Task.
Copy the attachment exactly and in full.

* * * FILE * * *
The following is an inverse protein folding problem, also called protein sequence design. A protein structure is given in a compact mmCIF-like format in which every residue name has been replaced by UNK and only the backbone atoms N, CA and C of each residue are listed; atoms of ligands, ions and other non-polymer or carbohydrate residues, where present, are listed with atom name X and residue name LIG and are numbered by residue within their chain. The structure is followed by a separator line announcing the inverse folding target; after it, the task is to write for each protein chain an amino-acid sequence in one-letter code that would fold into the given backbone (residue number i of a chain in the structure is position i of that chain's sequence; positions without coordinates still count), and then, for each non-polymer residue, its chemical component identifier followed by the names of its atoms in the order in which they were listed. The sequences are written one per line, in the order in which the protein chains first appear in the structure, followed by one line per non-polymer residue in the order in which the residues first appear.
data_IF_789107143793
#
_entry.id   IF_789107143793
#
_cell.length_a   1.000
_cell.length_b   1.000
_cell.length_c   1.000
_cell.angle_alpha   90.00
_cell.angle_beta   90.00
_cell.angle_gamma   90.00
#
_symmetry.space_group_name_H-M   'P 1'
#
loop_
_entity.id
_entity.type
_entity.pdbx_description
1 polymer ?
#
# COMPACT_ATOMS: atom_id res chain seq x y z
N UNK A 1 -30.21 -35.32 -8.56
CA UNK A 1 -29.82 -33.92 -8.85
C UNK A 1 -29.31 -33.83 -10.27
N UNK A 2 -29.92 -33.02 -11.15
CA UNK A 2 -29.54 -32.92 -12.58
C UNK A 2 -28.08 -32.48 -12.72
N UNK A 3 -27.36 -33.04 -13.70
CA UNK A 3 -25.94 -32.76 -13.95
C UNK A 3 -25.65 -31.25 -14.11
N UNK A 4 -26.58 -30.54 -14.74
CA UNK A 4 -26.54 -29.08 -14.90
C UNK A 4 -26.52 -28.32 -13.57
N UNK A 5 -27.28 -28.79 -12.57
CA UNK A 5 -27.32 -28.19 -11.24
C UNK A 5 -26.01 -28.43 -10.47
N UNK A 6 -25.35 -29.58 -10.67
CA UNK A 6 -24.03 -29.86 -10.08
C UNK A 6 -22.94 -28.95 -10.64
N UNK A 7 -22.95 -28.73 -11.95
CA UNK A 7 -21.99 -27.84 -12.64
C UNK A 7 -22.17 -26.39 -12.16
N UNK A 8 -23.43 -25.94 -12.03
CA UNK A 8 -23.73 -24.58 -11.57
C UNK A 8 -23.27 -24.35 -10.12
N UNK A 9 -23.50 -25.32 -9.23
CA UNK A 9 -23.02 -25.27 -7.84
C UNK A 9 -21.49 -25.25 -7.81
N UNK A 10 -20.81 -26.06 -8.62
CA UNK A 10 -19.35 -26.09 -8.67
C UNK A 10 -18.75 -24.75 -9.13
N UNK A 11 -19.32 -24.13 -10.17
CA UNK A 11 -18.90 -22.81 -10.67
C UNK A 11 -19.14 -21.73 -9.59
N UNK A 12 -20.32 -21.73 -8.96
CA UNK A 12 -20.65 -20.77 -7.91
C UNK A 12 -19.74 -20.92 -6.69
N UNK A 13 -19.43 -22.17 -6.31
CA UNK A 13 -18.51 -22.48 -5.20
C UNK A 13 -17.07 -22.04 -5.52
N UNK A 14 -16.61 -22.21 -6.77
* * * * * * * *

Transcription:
The following is an inverse protein folding problem, also called protein sequence design. A protein structure is given in a compact mmCIF-like format in which every residue name has been replaced by UNK and only the backbone atoms N, CA and C of each residue are listed; atoms of ligands, ions and other non-polymer or carbohydrate residues, where present, are listed with atom name X and residue name LIG and are numbered by residue within their chain. The structure is followed by a separator line announcing the inverse folding target; after it, the task is to write for each protein chain an amino-acid sequence in one-letter code that would fold into the given backbone (residue number i of a chain in the structure is position i of that chain's sequence; positions without coordinates still count), and then, for each non-polymer residue, its chemical component identifier followed by the names of its atoms in the order in which they were listed. The sequences are written one per line, in the order in which the protein chains first appear in the structure, followed by one line per non-polymer residue in the order in which the residues first appear.
data_IF_789107143793
#
_entry.id   IF_789107143793
#
_cell.length_a   1.000
_cell.length_b   1.000
_cell.length_c   1.000
_cell.angle_alpha   90.00
_cell.angle_beta   90.00
_cell.angle_gamma   90.00
#
_symmetry.space_group_name_H-M   'P 1'
#
loop_
_entity.id
_entity.type
_entity.pdbx_description
1 polymer ?
#
# COMPACT_ATOMS: atom_id res chain seq x y z
N UNK A 1 -30.21 -35.32 -8.56
CA UNK A 1 -29.82 -33.92 -8.85
C UNK A 1 -29.31 -33.83 -10.27
N UNK A 2 -29.92 -33.02 -11.15
CA UNK A 2 -29.54 -32.92 -12.58
C UNK A 2 -28.08 -32.48 -12.72
N UNK A 3 -27.36 -33.04 -13.70
CA UNK A 3 -25.94 -32.76 -13.95
C UNK A 3 -25.65 -31.25 -14.11
N UNK A 4 -26.58 -30.54 -14.74
CA UNK A 4 -26.54 -29.08 -14.90
C UNK A 4 -26.52 -28.32 -13.57
N UNK A 5 -27.28 -28.79 -12.57
CA UNK A 5 -27.32 -28.19 -11.24
C UNK A 5 -26.01 -28.43 -10.47
N UNK A 6 -25.35 -29.58 -10.67
CA UNK A 6 -24.03 -29.86 -10.08
C UNK A 6 -22.94 -28.95 -10.64
N UNK A 7 -22.95 -28.73 -11.95
CA UNK A 7 -21.99 -27.84 -12.64
C UNK A 7 -22.17 -26.39 -12.16
N UNK A 8 -23.43 -25.94 -12.03
CA UNK A 8 -23.73 -24.58 -11.57
C UNK A 8 -23.27 -24.35 -10.12
N UNK A 9 -23.50 -25.32 -9.23
CA UNK A 9 -23.02 -25.27 -7.84
C UNK A 9 -21.49 -25.25 -7.81
N UNK A 10 -20.81 -26.06 -8.62
CA UNK A 10 -19.35 -26.09 -8.67
C UNK A 10 -18.75 -24.75 -9.13
N UNK A 11 -19.32 -24.13 -10.17
CA UNK A 11 -18.90 -22.81 -10.67
C UNK A 11 -19.14 -21.73 -9.59
N UNK A 12 -20.32 -21.73 -8.96
CA UNK A 12 -20.65 -20.77 -7.91
C UNK A 12 -19.74 -20.92 -6.69
N UNK A 13 -19.43 -22.17 -6.31
CA UNK A 13 -18.51 -22.48 -5.20
C UNK A 13 -17.07 -22.04 -5.52
N UNK A 14 -16.61 -22.21 -6.77